This is not investment advice. The author has no position in any of the stocks mentioned. Wccftech.com has a disclosure and ethics policy.
The imminent IPO of WeWork, the company that provides shared workspaces, has been delayed at least until mid-October according to multiple recent reports. This decision is largely in line with street expectations as the company failed to initiate by Monday a planned roadshow to market the flotation of its shares amid mounting apprehensions over the company’s cash burn and corporate governance issues.
WeWork had been valued at $47 Billion earlier this year in a fundraising exercise with SoftBank (TYO:9984) but in recent days its executives and underwriters had become resigned to a valuation between $10 Billion and $20 Billion while gunning for an IPO in September. The expectations for an imminent IPO however proved futile as the company released the following statement late Monday: “The We Company is looking forward to our upcoming IPO, which we expect to be completed by the end of the year.” The company has been under a tremendous strain lately to raise much needed funding for its operations via an IPO especially as it has already secured a $6 Billion credit line from a consortium of banks contingent upon the company going public before the end of the year and raising a minimum sum of $2 Billion through that flotation. Having realized the implausibility of raising the required sum, WeWork ultimately decided to postpone its IPO.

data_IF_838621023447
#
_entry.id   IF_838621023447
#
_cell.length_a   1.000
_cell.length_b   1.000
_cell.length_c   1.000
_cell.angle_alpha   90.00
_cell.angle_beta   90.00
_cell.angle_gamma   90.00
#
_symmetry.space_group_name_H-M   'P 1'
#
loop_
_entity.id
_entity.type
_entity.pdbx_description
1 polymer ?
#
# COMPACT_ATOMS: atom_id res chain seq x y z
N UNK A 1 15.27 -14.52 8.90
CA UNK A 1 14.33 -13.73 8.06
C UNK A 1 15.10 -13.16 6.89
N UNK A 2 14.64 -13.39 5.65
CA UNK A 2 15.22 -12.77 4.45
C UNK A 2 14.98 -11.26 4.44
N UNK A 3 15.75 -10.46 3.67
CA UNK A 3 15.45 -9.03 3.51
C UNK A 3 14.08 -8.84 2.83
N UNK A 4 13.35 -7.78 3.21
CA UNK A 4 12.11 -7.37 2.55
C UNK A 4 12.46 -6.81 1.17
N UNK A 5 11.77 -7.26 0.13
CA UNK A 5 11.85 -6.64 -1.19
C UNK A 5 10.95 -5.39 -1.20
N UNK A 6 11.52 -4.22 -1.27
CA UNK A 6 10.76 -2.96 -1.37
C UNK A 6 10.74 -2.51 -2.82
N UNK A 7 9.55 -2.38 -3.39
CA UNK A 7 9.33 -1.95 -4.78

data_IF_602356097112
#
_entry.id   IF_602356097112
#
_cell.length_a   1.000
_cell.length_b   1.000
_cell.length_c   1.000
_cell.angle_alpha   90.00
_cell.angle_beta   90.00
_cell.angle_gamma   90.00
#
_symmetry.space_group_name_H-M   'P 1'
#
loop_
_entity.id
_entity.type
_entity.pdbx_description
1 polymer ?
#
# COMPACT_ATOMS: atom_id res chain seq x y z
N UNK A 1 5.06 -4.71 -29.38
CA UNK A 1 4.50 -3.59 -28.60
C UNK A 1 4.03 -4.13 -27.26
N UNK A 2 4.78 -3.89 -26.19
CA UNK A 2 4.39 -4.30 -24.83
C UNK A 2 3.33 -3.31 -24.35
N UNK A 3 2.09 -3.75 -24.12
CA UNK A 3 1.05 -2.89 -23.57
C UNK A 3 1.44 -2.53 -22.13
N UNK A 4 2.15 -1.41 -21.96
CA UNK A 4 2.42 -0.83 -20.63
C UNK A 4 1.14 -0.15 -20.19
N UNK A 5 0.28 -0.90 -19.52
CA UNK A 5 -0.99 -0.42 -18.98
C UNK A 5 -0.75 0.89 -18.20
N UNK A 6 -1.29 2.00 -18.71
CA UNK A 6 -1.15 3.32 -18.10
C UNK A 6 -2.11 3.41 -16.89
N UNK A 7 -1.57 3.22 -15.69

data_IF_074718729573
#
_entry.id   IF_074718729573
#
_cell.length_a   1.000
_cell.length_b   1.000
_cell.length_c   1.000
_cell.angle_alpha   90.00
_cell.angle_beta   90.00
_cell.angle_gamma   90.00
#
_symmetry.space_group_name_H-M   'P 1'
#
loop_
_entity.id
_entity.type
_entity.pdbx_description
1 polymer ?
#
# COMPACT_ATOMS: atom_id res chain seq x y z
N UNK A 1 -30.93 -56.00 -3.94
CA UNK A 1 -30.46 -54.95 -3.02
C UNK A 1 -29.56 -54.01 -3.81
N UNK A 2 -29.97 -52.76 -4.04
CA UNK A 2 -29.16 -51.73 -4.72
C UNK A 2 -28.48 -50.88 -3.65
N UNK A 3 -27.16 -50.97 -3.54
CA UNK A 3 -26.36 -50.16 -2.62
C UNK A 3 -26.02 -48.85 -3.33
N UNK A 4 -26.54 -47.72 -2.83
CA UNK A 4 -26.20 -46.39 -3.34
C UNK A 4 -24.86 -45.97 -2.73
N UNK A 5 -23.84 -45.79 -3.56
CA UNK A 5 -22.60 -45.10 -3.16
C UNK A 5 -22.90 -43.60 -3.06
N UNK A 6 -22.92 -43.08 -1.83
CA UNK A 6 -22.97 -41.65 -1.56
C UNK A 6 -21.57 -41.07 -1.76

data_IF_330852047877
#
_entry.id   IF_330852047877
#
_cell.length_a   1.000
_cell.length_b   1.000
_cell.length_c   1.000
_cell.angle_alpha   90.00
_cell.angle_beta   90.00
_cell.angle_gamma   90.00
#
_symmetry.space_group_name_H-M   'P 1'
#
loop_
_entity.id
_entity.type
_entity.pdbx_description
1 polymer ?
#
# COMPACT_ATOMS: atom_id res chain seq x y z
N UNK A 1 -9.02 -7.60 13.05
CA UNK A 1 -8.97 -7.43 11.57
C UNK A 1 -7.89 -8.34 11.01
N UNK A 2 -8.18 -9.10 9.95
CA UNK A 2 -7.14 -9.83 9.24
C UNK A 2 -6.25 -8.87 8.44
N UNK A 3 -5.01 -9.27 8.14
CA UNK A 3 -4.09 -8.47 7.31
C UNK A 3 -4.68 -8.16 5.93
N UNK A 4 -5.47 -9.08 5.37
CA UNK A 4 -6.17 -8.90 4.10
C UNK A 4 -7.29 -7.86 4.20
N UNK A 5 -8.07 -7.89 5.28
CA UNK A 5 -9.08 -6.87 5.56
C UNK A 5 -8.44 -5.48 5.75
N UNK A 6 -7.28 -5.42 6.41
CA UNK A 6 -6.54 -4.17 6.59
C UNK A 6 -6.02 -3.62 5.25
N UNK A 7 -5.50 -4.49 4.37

As we have previously reported, WeWork has been facing growing investor skepticism over its financial viability as it bled $1.61 Billion last year against revenue of only $1.82 Billion. Moreover, by the end of 2019, the company will have burnt through $6 Billion since 2016 without showing a sustainable capacity to earn profits. Furthermore, its business model – based on capturing the differential by leasing properties on a long-term basis from landlords at a lower rental cost and then renting these properties to enterprises on a short-term basis at a higher rental cost – is susceptible to an economic contraction and this vulnerability is only amplified given the company’s lack of geographical diversification. To make matters worse, WeWork’s corporate governance structure is severely flawed as is evidenced by the fact that the company leased properties directly owned by its founder, Adam Neumann, thereby constituting a clear conflict of interest. Additionally, Adam Neumann possessed super voting rights that accord him 20 times greater voting power as compared to ordinary shareholders. All of these factors have only served to increase investor reticence at a time when the company desperately needs to raise cash to finance its operations.
It is therefore only logical that WeWork’s 2025 bond price plunged today to its pre-IPO filing lows at 97.414 from a recent high of 103.00. Investors should expect further bond price depreciation as the company’s woes are likely to continue and the probability of a swift resolution to this crisis seems remote.
As we've reported previously, it's also worth keeping in mind that in a climate where there is a huge rush to public markets in the shape of IPOs and direct listings this late in the economic cycle by companies with massive valuations and equally massive losses which have never turned a profit, caution is urged. Obviously none of these companies wants to go public if and when a recession hits as the valuation would be significantly lower. People who get in on the IPOs now risk riding the wave down if and when a recession hits and these companies struggle to make ends meet.